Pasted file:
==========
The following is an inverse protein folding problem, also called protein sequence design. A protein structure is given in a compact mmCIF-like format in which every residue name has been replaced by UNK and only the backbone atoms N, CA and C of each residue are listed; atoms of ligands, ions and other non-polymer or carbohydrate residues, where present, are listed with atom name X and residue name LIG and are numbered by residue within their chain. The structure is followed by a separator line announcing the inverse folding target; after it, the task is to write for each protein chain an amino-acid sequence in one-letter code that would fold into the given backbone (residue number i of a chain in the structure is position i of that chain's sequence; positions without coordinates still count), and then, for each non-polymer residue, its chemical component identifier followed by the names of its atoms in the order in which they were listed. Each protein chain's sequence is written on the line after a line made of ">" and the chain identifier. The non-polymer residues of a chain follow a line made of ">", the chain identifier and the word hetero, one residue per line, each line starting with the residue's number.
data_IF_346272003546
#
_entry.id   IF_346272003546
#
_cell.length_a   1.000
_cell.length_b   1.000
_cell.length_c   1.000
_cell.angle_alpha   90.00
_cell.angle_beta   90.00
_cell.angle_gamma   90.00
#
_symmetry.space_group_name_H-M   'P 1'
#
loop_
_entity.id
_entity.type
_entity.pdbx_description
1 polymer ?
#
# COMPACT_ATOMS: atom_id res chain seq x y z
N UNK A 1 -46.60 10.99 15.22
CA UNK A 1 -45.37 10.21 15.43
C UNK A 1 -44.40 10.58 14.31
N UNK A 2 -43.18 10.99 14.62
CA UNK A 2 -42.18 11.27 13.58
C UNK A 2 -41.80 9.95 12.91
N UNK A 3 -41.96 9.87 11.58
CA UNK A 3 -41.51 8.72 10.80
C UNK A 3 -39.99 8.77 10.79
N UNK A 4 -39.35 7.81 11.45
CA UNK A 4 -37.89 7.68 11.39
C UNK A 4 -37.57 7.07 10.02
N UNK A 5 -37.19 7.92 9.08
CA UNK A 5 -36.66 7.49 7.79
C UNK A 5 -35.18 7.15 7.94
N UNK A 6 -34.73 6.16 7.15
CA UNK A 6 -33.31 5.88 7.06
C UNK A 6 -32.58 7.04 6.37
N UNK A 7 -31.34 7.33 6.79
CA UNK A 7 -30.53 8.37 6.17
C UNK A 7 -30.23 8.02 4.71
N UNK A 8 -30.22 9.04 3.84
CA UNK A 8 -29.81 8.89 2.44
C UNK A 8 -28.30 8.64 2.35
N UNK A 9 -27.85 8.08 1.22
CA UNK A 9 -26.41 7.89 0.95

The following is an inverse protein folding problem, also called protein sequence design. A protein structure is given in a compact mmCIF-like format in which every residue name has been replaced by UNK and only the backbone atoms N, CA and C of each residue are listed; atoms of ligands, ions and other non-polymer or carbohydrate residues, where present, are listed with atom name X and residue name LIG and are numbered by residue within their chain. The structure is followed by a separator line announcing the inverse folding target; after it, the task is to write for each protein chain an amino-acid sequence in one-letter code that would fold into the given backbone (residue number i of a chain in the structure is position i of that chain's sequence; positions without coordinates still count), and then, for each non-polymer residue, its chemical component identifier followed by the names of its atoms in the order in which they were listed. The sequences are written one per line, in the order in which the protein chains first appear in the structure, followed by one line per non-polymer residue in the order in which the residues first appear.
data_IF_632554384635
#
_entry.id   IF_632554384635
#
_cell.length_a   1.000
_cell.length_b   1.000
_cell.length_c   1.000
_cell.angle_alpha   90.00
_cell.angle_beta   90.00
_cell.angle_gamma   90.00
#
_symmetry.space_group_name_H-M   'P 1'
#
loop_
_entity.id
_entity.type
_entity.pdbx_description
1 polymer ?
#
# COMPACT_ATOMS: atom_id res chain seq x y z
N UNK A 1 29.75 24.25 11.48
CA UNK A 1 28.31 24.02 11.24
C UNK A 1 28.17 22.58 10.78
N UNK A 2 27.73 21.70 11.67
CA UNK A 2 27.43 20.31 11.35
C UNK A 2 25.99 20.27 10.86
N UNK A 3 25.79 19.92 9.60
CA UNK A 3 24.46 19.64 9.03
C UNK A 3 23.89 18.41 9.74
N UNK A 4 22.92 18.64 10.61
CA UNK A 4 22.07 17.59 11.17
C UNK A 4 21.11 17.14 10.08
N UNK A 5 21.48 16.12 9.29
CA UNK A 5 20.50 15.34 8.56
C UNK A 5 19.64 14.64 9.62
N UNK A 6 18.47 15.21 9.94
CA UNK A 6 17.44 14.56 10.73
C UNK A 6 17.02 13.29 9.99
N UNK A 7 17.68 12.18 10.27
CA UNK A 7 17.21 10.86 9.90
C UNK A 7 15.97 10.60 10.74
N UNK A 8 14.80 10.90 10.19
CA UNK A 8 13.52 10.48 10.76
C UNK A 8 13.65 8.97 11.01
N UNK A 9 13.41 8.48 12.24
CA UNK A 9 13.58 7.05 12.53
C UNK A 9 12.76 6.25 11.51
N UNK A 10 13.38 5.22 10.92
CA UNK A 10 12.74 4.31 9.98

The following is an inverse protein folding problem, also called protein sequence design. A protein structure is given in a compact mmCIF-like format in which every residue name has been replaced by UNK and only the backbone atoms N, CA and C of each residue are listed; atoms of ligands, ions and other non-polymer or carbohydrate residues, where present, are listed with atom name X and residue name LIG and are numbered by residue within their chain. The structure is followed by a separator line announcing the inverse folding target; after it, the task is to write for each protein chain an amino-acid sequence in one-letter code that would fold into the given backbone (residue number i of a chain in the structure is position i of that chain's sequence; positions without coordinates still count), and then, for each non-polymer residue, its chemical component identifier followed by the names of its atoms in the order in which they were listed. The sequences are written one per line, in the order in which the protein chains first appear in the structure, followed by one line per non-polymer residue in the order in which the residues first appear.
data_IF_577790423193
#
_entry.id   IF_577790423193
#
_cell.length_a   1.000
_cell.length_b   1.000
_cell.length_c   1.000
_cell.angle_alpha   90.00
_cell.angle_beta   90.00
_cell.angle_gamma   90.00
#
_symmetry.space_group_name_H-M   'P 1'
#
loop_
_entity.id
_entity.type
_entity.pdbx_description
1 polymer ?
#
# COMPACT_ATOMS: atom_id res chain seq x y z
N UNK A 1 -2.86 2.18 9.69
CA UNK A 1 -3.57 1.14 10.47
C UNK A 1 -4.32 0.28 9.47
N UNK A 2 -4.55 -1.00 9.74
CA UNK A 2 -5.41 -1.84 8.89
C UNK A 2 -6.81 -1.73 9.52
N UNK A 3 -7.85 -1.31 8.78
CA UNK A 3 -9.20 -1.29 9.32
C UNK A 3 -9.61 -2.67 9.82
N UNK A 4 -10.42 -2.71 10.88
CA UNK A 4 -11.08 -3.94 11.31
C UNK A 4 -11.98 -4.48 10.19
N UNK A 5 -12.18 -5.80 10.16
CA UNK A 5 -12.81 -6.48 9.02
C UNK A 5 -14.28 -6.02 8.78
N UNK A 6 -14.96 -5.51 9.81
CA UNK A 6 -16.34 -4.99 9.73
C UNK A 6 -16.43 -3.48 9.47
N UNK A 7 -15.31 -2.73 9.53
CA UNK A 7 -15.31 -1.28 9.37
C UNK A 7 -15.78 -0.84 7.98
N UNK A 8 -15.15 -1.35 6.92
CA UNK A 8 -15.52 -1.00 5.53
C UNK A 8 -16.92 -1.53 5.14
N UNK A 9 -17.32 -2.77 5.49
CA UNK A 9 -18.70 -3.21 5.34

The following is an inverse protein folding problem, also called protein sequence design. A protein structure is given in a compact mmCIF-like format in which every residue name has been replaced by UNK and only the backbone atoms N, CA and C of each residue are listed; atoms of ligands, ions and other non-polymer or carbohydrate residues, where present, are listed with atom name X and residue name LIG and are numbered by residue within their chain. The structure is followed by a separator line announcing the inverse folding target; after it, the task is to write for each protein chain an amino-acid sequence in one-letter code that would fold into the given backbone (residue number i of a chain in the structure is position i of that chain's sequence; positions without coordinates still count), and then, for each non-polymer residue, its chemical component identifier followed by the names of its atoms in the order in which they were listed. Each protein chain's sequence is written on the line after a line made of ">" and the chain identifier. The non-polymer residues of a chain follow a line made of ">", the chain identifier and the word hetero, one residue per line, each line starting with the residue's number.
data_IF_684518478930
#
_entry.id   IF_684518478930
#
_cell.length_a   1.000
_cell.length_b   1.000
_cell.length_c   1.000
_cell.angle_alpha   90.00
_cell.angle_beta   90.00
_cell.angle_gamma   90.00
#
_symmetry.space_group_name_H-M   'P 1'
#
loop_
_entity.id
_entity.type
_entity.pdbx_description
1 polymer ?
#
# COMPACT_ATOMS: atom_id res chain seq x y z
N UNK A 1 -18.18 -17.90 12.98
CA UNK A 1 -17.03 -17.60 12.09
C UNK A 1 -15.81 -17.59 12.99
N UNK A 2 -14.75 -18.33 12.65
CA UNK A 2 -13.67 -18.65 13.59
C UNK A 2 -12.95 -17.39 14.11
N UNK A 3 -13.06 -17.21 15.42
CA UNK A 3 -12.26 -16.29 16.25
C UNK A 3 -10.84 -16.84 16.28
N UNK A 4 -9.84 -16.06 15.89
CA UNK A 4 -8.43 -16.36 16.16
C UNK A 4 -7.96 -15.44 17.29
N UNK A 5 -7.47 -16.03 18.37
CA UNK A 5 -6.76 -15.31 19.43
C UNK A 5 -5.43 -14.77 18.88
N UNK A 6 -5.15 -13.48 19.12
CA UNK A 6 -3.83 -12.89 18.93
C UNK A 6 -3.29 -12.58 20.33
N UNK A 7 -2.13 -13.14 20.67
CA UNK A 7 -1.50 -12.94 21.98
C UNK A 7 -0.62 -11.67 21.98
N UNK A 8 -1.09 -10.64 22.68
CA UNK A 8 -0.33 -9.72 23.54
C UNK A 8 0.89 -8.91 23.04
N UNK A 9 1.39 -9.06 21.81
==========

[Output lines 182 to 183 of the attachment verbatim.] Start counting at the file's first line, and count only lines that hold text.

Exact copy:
CA UNK A 6 -3.83 -12.89 18.93
C UNK A 6 -3.29 -12.58 20.33